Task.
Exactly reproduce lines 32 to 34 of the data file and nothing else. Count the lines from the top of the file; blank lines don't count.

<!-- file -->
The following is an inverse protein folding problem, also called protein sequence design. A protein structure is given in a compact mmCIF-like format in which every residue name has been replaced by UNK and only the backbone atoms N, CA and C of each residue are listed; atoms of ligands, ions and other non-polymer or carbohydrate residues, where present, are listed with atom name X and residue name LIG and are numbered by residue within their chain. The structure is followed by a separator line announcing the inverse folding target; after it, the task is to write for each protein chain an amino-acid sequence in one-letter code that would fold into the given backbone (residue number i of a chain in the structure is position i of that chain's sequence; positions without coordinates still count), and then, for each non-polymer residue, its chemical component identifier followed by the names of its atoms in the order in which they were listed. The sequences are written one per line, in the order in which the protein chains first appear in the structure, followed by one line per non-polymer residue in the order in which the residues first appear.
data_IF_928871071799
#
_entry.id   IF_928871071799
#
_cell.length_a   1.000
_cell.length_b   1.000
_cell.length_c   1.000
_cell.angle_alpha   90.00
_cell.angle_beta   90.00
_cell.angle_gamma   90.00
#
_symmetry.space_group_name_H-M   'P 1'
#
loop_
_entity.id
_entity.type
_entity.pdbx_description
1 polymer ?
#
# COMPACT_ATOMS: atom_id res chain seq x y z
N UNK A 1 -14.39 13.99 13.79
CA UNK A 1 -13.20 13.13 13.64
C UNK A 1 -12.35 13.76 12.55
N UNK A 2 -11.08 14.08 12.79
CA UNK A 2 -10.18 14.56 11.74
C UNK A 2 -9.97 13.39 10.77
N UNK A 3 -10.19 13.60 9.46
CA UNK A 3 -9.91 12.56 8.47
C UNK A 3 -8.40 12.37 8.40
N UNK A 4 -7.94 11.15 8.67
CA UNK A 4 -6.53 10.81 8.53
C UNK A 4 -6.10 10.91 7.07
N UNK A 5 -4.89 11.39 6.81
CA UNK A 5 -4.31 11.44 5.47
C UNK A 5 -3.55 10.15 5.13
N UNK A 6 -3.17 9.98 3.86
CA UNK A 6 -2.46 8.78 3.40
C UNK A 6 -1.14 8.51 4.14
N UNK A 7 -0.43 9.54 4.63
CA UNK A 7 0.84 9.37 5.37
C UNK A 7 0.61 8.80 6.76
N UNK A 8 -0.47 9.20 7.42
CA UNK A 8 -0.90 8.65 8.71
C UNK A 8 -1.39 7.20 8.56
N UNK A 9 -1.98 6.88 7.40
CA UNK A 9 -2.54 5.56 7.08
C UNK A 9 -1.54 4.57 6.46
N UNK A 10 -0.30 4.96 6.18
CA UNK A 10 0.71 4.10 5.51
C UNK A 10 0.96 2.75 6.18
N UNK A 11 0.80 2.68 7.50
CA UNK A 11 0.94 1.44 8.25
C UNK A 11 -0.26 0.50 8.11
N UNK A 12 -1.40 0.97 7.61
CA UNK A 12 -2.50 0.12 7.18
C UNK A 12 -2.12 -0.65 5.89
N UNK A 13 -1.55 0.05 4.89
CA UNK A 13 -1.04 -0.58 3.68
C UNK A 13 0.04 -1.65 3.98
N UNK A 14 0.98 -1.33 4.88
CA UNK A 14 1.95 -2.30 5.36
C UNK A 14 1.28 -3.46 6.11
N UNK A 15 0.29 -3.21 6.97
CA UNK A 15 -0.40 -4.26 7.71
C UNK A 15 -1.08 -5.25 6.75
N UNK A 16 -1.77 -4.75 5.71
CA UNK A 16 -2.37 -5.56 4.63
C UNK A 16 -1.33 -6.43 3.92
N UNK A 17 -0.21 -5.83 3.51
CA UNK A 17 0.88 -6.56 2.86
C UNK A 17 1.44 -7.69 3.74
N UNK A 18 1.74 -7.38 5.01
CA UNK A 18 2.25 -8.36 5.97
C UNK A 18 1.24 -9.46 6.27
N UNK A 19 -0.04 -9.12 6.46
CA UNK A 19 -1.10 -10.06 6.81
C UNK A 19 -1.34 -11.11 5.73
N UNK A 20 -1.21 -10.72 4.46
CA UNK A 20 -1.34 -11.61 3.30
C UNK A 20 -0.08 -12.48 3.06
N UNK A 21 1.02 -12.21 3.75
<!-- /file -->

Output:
CA UNK A 4 -6.53 10.81 8.53
C UNK A 4 -6.10 10.91 7.07
N UNK A 5 -4.89 11.39 6.81